Saturday, June 27, 2020
Tuesday, June 23, 2020
Below are two examples of a microtonally altered "Blue Monk" by Thelonious Monk. This tune is a good vehicle for quartertone alternations, being that the melody is already centered around semitones.
Example 1 is my rendition. Here, I'm using the middle register of the instrument. The sound has more weight, but some of the quartertones are a lot more difficult finger and play in tune. Also, because I'm playing twice as many notes, the melody now has a double-time feel.
Example 2 is by Argentinian saxophonist Dario Dolci. In Dario's example, he's using the upper register of the instrument, which can make it slightly easier to play the quartertones with more clarity--not to negate the difficulty of what he's doing. As you'll hear, Dario has also slightly varied the melody.
I've also, included a few fingering charts for those of you looking to get your quartertone fingers wet.
(1) This first chart is from a book titled Preliminary Exercises and Etudes in Contemporary Techniques for Saxophone by Ronald L Caravan. An amazing book!
- Use a chromatic tuner
- Be prepared to make slight alterations more suitable for your own set-up
- Be patient. You have to allow your fingers to get used to the newfound awkwardness and your ears a chance to get used to the quarter-steps.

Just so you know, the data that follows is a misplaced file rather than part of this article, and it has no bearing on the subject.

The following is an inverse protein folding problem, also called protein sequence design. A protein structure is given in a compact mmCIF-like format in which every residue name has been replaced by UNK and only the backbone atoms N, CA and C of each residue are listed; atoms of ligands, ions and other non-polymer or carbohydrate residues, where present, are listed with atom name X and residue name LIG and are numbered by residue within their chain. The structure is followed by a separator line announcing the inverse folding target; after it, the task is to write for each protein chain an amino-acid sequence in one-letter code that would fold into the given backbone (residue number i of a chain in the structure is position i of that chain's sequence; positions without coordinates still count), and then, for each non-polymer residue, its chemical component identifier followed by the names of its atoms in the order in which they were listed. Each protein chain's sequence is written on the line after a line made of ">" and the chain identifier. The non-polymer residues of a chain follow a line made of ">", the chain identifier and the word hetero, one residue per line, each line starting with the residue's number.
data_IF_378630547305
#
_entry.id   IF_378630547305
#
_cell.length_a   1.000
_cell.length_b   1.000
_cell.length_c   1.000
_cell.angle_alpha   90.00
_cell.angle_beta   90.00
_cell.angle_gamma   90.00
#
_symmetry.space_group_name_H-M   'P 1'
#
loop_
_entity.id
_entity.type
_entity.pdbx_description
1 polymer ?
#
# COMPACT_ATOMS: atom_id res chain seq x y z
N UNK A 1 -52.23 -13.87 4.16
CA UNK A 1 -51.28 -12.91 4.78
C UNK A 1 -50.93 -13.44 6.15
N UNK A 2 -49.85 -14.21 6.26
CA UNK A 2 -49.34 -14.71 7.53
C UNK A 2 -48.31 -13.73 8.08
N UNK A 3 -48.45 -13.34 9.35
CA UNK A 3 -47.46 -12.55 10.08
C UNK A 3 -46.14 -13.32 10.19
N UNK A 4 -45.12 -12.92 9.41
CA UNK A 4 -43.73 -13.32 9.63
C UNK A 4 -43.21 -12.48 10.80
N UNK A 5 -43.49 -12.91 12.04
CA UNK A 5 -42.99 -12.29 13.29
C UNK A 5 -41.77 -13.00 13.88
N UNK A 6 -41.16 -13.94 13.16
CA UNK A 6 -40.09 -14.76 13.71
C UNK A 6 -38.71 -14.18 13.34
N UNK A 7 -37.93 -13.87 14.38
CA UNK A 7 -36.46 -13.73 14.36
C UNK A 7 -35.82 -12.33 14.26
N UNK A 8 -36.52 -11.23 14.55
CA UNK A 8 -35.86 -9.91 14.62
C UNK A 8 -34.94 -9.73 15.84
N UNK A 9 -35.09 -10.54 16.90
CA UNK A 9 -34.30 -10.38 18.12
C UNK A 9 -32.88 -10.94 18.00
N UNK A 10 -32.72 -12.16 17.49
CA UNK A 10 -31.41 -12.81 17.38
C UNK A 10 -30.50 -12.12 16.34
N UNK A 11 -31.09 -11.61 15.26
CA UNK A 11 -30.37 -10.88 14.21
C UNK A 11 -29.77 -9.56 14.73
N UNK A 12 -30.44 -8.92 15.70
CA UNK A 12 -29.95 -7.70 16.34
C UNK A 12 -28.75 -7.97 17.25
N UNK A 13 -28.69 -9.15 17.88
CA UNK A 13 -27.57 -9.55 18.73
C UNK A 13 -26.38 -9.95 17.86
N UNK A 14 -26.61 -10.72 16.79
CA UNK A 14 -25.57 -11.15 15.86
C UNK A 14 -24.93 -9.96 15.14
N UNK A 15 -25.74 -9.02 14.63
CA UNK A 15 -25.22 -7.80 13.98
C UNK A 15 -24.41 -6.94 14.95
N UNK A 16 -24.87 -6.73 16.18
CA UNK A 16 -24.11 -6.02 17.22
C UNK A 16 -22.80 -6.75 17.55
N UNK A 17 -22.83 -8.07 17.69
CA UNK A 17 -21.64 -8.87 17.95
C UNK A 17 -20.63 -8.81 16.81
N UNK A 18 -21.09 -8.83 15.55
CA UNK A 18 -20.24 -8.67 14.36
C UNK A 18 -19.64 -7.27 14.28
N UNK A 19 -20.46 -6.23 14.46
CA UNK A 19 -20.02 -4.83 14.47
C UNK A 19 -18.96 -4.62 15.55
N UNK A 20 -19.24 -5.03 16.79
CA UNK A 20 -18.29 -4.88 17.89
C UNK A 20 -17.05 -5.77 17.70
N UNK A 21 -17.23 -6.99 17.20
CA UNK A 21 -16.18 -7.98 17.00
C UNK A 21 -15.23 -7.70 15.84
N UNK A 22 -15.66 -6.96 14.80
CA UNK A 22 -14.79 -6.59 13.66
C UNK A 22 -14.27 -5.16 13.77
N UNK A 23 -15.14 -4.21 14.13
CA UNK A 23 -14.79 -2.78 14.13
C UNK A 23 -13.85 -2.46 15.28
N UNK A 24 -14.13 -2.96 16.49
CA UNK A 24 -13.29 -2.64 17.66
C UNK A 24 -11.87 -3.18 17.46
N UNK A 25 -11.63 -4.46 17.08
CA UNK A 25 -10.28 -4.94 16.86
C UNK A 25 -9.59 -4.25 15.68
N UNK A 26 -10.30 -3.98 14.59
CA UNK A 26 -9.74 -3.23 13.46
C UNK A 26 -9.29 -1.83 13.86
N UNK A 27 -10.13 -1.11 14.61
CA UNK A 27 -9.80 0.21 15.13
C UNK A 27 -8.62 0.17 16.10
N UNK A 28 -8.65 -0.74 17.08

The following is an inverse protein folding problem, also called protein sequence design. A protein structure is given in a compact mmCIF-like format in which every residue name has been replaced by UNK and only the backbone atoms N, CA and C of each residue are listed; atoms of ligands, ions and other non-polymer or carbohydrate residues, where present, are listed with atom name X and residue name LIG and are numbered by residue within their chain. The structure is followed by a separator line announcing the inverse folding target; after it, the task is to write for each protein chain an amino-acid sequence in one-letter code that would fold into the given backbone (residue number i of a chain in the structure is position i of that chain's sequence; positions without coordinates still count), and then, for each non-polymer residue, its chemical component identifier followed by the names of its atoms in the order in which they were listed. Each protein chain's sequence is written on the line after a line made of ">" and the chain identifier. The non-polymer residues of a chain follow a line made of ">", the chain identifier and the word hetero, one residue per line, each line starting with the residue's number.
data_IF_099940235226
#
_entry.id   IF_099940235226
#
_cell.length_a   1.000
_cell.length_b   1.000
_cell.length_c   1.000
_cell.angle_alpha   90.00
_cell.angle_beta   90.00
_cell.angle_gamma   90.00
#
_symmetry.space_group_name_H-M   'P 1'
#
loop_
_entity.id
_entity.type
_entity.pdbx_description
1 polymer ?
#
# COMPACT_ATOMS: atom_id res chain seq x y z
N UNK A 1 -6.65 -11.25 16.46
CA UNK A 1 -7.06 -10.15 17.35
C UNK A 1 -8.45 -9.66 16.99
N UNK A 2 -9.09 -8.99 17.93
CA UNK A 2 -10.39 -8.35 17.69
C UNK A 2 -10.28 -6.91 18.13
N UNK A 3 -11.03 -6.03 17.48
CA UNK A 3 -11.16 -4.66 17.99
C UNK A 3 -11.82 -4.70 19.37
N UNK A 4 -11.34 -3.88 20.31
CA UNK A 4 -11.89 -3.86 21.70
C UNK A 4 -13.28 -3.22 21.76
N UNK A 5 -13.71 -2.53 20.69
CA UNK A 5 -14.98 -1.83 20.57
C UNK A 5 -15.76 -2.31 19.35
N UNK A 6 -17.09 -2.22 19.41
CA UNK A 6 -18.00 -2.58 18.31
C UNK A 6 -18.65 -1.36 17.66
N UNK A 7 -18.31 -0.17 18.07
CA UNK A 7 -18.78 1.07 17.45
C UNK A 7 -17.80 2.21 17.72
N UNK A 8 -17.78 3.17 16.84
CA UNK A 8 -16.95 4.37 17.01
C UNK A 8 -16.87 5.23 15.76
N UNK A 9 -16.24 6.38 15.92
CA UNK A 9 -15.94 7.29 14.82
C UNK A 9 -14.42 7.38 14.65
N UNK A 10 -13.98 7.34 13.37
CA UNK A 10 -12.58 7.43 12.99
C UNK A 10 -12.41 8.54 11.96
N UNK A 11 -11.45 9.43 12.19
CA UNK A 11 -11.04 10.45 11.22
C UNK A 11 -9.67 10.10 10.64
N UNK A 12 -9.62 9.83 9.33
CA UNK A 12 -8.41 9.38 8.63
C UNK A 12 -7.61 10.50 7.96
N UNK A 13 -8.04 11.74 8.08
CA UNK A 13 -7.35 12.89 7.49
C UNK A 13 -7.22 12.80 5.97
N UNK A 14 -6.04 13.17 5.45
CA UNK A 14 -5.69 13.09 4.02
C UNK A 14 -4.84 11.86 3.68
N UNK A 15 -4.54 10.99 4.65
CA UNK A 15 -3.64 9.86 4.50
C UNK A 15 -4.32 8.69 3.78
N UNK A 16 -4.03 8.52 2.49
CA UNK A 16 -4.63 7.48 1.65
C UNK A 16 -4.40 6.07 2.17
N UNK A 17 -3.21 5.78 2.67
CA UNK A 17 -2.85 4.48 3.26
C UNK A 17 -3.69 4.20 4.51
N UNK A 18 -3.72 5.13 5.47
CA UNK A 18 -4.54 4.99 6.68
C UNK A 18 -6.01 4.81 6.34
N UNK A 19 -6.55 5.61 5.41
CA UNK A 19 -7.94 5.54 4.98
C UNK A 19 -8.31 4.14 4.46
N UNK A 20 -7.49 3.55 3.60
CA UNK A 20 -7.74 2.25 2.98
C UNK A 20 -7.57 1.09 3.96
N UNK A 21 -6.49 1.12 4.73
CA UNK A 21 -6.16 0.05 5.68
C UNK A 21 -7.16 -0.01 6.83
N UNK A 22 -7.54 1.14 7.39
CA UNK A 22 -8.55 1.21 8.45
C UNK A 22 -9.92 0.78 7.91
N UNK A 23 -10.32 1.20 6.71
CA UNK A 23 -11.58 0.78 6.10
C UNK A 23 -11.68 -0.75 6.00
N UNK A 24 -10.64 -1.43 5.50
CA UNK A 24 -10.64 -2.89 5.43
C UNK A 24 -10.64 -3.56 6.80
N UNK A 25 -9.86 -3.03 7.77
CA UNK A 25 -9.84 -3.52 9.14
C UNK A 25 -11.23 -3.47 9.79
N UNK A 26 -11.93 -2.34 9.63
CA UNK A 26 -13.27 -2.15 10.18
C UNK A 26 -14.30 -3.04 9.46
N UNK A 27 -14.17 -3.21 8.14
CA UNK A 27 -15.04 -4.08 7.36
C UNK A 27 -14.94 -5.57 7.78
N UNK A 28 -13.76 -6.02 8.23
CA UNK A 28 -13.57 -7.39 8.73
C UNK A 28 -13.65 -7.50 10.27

Tuesday, June 16, 2020
The Jones family gazed compassionately at the television set as CNN showed the third funeral of George Floyd. “So many people,” says Herman Jones. “He was loved by so many people.” The Jones family was moved by the maskless hugs of comradery, the affectionate kisses on the cheek, the celebratory joining of hands by members of the congregation. “So many people.” Shania thinks her dad must sad. They couldn’t even have one funeral for his mother. She lived just on the other side of town. ”I’m going to miss Granny Ester,” says Shania, quietly, and sadly as they watched the choir sing “Amazing Grace.” “I guess this is different,” she begins to wonder. She tried to control her anger as she remembers how Granny Ester was the pillar of the community: she was a principal at Glendale High for 20 years, she donated to a whole host of charities, and taught piano to underprivileged kids in her spare time. "Too bad we couldn't give her a proper send-off," she utters even louder, unsuccessfully trying to hide her tone of disappointment. Apparently, this is different. “So many people. So many people.”